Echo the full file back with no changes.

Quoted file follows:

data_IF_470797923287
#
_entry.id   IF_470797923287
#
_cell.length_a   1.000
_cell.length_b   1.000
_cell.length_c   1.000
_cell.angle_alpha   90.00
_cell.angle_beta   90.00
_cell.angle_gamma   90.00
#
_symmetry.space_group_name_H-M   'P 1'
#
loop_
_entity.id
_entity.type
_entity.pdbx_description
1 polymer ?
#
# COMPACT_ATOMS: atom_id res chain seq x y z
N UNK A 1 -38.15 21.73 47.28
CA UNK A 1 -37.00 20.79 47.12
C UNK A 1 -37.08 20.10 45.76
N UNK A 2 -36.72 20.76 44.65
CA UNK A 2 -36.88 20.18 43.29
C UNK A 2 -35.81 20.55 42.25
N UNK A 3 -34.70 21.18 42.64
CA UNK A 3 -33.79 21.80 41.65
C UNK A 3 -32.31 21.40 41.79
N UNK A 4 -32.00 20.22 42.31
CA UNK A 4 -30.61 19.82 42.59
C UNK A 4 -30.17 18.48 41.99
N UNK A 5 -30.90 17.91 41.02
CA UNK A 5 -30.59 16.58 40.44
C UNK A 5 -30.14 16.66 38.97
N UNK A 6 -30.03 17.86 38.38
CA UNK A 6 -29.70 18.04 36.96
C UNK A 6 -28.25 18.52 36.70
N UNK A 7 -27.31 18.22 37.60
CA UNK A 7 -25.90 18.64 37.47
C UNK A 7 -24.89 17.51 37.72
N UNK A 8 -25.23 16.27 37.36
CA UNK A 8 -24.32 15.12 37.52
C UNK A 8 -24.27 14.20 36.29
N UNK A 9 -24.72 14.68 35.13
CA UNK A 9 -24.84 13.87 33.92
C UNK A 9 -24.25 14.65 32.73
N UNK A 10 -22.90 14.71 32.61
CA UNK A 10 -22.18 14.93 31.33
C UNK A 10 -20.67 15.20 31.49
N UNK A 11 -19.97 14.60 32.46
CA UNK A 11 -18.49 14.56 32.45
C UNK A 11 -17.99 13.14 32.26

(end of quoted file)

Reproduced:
data_IF_470797923287
#
_entry.id   IF_470797923287
#
_cell.length_a   1.000
_cell.length_b   1.000
_cell.length_c   1.000
_cell.angle_alpha   90.00
_cell.angle_beta   90.00
_cell.angle_gamma   90.00
#
_symmetry.space_group_name_H-M   'P 1'
#
loop_
_entity.id
_entity.type
_entity.pdbx_description
1 polymer ?
#
# COMPACT_ATOMS: atom_id res chain seq x y z
N UNK A 1 -38.15 21.73 47.28
CA UNK A 1 -37.00 20.79 47.12
C UNK A 1 -37.08 20.10 45.76
N UNK A 2 -36.72 20.76 44.65
CA UNK A 2 -36.88 20.18 43.29
C UNK A 2 -35.81 20.55 42.25
N UNK A 3 -34.70 21.18 42.64
CA UNK A 3 -33.79 21.80 41.65
C UNK A 3 -32.31 21.40 41.79
N UNK A 4 -32.00 20.22 42.31
CA UNK A 4 -30.61 19.82 42.59
C UNK A 4 -30.17 18.48 41.99
N UNK A 5 -30.90 17.91 41.02
CA UNK A 5 -30.59 16.58 40.44
C UNK A 5 -30.14 16.66 38.97
N UNK A 6 -30.03 17.86 38.38
CA UNK A 6 -29.70 18.04 36.96
C UNK A 6 -28.25 18.52 36.70
N UNK A 7 -27.31 18.22 37.60
CA UNK A 7 -25.90 18.64 37.47
C UNK A 7 -24.89 17.51 37.72
N UNK A 8 -25.23 16.27 37.36
CA UNK A 8 -24.32 15.12 37.52
C UNK A 8 -24.27 14.20 36.29
N UNK A 9 -24.72 14.68 35.13
CA UNK A 9 -24.84 13.87 33.92
C UNK A 9 -24.25 14.65 32.73
N UNK A 10 -22.90 14.71 32.61
CA UNK A 10 -22.18 14.93 31.33
C UNK A 10 -20.67 15.20 31.49
N UNK A 11 -19.97 14.60 32.46
CA UNK A 11 -18.49 14.56 32.45
C UNK A 11 -17.99 13.14 32.26